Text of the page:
It had all the elements that the foreign press in Israel could have hoped for – a mass eviction accompanied by the destruction of homes, a large Israeli police presence, the potential for confrontation and, even better, the fact that those being evicted belong to the Arab minority within Israel.
So it was that CNN, BBC, AFP and the LA Times saw fit to cover the demolition of an unauthorized Bedouin settlement in the Negev region. Indeed, irrespective of the rights or wrongs of the issue, such scenes are never pleasant and involve some level of human suffering. The foreign media, however, based on the quotes of non-governmental organizations, managed to portray a complex story in very black and white terms.
suddenly understood how far the state is ready to go to accomplish its objective of Judaising the Negev region; what I witnessed was, after all, an act of ethnic cleansing.
While the rest of the media did not sink to Gordon’s level of vitriol, most of them certainly did nothing to dispel a one-sided narrative that portrays Israel as the usurper of Arab land. The status of the Bedouin in Israel is far more complex, as is this particular case of the demolished unrecognized village. As the Jerusalem Post explains:
In the statement, the ILA [Israel Lands Authority] said that residents first “invaded” the area in 1998, were soon evicted, and returned a year later.
The ILA said residents had been asked to rent the land for agricultural purposes for NIS 2 per dunam (0.1 hectare), but “they refused to pay and continued to infiltrate the land year after year.”
After an eviction notice was issued in 2003, the residents filed a petition that made its way to the High Court of Justice.
While the petition was being heard, the residents “continued to infiltrate and squat on state-owned land, and in fact expanded their infiltration through constructing illegal and unproved buildings, crudely trampling on the law,” the ILA said.
In 2007, the Beersheba Magistrates’s Court dismissed residents’ request for a delay in implementation of the eviction orders and ruled that residents were “infiltrators repeatedly seizing state land after being evicted.”
There are tens of thousands of illegal structures in Beduin communities in the country, and several thousand more are built each year; far more than the number the state manages to demolish. Many of these settlements lack basic services, with residents living “off the grid” and not paying municipal taxes.
As the Israeli press did, including the JPost and YNet, it is incumbent upon the media to include the necessary context and explanation. One is perfectly within one’s rights to agree or disagree with Israeli government policies but it is wholly misleading to report on this story without including legal context.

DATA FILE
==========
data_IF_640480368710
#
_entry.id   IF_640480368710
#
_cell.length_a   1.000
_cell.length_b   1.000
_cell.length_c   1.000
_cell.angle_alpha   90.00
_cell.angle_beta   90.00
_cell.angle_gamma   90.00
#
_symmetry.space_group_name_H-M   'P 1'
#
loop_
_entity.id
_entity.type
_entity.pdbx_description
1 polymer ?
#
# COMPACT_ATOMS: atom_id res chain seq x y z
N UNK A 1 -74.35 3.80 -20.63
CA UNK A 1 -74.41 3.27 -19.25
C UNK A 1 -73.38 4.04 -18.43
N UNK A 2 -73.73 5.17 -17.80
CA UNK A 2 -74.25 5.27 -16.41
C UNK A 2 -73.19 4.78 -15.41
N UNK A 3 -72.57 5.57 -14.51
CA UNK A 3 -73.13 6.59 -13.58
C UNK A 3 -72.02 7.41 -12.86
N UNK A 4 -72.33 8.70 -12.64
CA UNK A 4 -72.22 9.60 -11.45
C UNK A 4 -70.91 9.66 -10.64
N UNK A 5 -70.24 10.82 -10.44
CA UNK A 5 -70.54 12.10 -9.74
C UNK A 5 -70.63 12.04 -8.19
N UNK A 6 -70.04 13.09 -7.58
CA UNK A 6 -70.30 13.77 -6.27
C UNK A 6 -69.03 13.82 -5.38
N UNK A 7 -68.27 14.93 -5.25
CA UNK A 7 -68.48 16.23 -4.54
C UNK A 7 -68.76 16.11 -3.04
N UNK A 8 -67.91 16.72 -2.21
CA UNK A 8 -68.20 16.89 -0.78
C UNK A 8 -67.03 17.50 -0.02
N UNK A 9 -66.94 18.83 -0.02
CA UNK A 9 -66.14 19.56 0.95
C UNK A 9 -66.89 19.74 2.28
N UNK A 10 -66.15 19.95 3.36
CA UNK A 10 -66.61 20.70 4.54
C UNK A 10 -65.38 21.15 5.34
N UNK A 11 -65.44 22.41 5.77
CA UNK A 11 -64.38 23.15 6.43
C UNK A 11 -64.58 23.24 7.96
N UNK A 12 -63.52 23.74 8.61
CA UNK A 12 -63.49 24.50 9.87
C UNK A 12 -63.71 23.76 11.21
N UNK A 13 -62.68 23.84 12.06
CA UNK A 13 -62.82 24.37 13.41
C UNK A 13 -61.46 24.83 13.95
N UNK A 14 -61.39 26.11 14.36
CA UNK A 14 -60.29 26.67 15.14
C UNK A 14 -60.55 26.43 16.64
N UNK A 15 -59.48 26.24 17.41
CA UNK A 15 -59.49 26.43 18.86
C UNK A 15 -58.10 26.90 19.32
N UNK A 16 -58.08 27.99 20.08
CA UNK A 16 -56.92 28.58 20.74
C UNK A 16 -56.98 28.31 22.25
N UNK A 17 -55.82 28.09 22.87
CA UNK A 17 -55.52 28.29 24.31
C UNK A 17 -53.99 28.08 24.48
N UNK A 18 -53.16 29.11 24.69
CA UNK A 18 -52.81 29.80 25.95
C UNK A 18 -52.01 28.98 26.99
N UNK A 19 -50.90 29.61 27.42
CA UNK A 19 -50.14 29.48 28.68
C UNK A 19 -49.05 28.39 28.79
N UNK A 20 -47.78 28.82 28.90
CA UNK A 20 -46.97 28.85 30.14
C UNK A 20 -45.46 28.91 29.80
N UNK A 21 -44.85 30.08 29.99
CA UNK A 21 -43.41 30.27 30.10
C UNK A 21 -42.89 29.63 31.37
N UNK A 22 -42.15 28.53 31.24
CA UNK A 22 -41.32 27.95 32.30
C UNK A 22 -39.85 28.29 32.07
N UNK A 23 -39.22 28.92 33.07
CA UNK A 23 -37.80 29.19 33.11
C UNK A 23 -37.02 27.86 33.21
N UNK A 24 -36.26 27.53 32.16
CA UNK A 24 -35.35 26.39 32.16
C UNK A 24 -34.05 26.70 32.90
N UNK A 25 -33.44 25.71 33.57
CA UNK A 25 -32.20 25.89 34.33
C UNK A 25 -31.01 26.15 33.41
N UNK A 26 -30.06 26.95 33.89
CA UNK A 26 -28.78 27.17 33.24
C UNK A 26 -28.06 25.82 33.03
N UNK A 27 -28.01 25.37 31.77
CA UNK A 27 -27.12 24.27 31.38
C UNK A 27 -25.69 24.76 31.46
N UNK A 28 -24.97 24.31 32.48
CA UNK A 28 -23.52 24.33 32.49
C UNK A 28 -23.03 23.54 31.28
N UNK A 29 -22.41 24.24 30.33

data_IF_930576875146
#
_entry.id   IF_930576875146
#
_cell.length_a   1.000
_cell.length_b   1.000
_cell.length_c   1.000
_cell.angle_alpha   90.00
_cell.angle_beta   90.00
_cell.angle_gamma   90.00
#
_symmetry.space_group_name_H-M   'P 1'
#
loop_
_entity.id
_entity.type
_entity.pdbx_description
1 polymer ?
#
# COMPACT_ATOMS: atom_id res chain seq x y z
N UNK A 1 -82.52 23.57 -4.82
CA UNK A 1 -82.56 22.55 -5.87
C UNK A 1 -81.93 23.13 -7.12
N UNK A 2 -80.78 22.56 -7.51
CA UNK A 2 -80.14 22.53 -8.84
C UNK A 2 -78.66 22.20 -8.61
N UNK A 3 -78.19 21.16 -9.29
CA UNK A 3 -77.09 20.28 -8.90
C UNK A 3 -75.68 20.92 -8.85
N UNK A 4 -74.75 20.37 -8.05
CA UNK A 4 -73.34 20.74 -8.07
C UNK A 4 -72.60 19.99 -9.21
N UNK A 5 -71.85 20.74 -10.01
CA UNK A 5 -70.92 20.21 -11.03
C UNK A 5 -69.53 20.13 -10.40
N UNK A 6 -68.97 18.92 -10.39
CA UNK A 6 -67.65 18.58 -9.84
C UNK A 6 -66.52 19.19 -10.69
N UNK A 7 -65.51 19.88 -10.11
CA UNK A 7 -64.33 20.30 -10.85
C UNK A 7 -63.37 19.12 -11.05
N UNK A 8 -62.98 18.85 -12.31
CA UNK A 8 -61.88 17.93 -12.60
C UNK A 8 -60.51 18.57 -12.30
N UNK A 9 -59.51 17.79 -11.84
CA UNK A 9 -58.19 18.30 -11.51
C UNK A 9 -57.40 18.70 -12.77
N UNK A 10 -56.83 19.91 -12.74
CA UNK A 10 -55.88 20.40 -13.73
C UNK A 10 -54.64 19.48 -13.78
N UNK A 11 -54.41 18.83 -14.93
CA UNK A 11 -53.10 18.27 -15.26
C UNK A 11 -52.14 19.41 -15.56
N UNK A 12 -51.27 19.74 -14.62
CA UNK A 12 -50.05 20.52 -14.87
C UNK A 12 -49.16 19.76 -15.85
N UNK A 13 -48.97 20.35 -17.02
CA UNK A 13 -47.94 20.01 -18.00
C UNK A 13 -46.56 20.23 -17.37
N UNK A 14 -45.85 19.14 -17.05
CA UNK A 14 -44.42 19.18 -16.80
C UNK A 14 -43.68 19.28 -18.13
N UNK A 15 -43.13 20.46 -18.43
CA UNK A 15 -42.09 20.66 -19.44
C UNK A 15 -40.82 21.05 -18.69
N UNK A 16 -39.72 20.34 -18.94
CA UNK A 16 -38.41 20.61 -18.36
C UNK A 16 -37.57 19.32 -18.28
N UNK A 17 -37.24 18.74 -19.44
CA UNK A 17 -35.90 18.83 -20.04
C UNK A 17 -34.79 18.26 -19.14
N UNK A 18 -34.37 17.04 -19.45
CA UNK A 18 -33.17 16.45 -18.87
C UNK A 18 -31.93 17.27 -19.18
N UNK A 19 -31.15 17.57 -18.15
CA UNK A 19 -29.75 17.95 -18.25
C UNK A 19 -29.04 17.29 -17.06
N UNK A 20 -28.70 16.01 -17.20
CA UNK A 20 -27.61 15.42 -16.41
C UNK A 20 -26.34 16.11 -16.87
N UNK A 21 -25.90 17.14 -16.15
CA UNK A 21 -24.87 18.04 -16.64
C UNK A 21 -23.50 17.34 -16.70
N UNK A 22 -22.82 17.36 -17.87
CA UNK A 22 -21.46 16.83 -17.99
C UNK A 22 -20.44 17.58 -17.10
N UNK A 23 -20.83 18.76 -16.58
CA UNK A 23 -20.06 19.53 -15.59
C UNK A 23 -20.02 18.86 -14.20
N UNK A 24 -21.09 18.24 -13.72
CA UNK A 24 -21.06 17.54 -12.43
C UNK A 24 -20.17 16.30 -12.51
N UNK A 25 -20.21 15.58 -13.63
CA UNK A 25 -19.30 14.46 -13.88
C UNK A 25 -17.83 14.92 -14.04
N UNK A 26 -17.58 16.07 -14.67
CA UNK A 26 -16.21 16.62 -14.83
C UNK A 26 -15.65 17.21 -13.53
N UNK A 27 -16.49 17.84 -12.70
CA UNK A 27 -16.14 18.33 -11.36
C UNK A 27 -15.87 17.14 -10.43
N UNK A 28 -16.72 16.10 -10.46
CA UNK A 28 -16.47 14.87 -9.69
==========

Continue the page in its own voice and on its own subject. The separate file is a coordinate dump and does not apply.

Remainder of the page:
As the ILA explains (PDF format):
In recent years, some of the Bedouin residing in the dispersed areas have started claiming ownership of land areas totaling some 600,000 dunams (60,000 hectares or 230 square miles) in the Negev over 12 times the area of Tel Aviv!
The Israel Land Administration (ILA) is doing everything in its power to resolve the problems of the landless Bedouin in the Negev. Although this matter is exceedingly complex given the large number of claimants (15,000) who represent the clans of the original claimants, investigation of all land ownership claims has been recently expedited… Instead of prosecution, Israel proposes to settle the conflict by offering extremely generous settlements in return for the withdrawal of the Bedouin’s ownership claims. By 2006, the ILA’s efforts to reach compromise agreements with Bedouin land claimants had resulted in agreements regarding 150,000 dunams out of the 800,000 dunams under dispute.
Israel is currently building 13 new villages or towns for the Negev Bedouin.
The government of Israel has allocated more than NIS1 billion for the benefit of this population.
The State of Israel is offering far-reaching benefits to Bedouin who leave the dispersion and move into permanent villages.
See here (PDF) for more on current Israeli and ILA policy towards the Negev Bedouin.
Israeli society and the often forced process of urbanization is fraught with difficulties not to mention legal issues surrounding state owned land in the Negev.
Sadly, in today’s anti-Israel climate, it is but a small step from one-sided reports to the type of demonizing invective employed by Neve Gordon that promotes the lie of an Israel set on “ethnically cleansing” its Arab minority. Even worse that Comment is Free is more than happy to give Gordon and others a soap box to peddle such extremist and false views.
See here for more on the Bedouin in Israel.